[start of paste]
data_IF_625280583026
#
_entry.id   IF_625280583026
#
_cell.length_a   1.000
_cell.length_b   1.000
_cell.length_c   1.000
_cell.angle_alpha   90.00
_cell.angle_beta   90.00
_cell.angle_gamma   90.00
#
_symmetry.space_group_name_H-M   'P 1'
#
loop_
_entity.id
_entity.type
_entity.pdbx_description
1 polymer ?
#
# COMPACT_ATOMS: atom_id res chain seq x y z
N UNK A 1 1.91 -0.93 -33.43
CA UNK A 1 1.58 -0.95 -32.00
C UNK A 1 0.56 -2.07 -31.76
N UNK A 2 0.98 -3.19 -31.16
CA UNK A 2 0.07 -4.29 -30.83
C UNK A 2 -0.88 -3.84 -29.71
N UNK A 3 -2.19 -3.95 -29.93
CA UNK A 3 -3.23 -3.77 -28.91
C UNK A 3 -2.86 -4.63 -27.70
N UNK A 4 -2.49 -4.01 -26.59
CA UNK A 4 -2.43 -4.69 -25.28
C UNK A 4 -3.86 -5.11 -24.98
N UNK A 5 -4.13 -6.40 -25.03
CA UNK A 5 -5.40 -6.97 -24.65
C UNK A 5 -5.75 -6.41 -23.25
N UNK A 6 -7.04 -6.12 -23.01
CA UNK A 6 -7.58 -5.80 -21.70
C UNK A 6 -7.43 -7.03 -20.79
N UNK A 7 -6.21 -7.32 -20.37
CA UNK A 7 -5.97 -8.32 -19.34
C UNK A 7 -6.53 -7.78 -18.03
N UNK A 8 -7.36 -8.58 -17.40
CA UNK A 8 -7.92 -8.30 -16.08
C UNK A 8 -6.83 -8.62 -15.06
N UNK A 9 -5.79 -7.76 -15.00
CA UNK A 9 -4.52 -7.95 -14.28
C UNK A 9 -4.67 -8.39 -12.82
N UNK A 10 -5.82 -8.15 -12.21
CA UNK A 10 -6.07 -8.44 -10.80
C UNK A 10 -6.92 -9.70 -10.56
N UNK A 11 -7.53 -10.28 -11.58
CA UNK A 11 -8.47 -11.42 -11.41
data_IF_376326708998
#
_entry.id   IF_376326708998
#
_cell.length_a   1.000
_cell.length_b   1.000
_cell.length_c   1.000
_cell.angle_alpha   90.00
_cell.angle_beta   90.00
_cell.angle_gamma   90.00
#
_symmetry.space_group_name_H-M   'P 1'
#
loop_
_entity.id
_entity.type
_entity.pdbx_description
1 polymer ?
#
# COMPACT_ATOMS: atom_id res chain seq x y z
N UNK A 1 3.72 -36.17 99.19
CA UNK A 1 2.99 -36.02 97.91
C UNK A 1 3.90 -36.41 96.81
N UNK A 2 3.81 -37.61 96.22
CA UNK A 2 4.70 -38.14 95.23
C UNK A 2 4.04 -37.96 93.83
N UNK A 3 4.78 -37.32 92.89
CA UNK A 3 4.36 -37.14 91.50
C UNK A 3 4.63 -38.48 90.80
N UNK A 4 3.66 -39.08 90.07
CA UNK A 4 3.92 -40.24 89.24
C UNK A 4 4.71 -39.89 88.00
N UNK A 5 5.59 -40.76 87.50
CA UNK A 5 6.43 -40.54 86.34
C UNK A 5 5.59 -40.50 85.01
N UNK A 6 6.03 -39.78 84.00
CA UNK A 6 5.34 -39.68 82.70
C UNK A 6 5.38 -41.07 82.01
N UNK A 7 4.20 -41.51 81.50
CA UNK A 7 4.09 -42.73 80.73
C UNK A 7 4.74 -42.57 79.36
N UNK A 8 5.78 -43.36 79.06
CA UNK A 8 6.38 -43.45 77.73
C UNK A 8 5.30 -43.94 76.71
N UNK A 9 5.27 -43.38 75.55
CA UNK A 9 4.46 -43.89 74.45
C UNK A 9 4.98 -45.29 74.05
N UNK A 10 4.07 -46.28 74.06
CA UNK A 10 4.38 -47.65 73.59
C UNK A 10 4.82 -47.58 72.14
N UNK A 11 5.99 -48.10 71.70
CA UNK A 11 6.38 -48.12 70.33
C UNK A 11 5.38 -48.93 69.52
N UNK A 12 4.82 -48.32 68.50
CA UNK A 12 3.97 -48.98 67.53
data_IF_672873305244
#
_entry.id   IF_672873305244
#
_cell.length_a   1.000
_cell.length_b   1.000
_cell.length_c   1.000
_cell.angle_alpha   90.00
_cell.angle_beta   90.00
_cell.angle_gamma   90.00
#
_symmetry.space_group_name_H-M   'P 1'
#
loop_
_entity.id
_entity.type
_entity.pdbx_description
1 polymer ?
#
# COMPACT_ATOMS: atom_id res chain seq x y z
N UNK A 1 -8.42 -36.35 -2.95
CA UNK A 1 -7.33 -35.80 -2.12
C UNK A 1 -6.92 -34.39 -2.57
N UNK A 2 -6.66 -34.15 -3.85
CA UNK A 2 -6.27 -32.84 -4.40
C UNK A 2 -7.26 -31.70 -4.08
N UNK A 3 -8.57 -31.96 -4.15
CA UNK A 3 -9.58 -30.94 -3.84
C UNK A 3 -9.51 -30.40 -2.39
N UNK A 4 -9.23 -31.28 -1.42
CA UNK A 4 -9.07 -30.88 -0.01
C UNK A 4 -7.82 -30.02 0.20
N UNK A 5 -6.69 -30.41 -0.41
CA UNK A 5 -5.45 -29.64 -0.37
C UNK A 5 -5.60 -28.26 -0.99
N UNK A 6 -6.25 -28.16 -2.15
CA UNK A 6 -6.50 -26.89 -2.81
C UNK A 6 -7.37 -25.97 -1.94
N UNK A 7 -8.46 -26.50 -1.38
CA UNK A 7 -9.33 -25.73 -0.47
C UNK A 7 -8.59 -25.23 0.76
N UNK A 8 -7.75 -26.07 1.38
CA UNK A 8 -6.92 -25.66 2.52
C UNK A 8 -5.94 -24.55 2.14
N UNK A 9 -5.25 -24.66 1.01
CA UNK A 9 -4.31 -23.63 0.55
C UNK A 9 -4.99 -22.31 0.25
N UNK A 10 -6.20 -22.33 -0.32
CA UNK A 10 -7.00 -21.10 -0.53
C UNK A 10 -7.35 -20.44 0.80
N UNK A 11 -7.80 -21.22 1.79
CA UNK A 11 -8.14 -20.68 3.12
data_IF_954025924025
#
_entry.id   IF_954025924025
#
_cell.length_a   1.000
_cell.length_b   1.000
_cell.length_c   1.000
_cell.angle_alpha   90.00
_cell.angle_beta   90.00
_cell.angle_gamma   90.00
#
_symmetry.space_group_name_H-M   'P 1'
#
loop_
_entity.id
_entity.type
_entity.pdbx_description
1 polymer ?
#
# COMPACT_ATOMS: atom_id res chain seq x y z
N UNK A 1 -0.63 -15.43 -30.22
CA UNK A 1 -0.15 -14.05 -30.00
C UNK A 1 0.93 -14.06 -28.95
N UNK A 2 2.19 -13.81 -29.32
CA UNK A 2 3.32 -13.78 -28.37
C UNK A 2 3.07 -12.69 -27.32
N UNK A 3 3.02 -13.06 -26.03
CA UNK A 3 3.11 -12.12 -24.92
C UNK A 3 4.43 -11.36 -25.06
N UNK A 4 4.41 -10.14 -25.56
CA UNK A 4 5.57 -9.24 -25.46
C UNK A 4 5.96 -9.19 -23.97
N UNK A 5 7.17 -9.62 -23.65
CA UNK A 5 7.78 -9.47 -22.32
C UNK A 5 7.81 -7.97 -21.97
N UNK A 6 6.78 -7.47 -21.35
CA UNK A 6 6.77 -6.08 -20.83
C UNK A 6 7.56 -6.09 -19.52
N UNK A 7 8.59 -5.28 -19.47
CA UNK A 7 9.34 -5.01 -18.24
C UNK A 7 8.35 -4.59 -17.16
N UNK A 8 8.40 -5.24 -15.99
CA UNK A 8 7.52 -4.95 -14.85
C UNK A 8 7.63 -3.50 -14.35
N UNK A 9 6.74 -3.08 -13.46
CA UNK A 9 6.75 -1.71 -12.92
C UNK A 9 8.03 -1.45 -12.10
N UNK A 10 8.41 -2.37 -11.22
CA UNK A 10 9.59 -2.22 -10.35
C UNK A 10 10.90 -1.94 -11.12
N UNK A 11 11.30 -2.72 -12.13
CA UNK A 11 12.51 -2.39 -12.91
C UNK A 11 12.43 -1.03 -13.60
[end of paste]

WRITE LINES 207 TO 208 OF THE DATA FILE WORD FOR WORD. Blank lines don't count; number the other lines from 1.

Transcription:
N UNK A 10 8.41 -2.37 -11.22
CA UNK A 10 9.59 -2.22 -10.35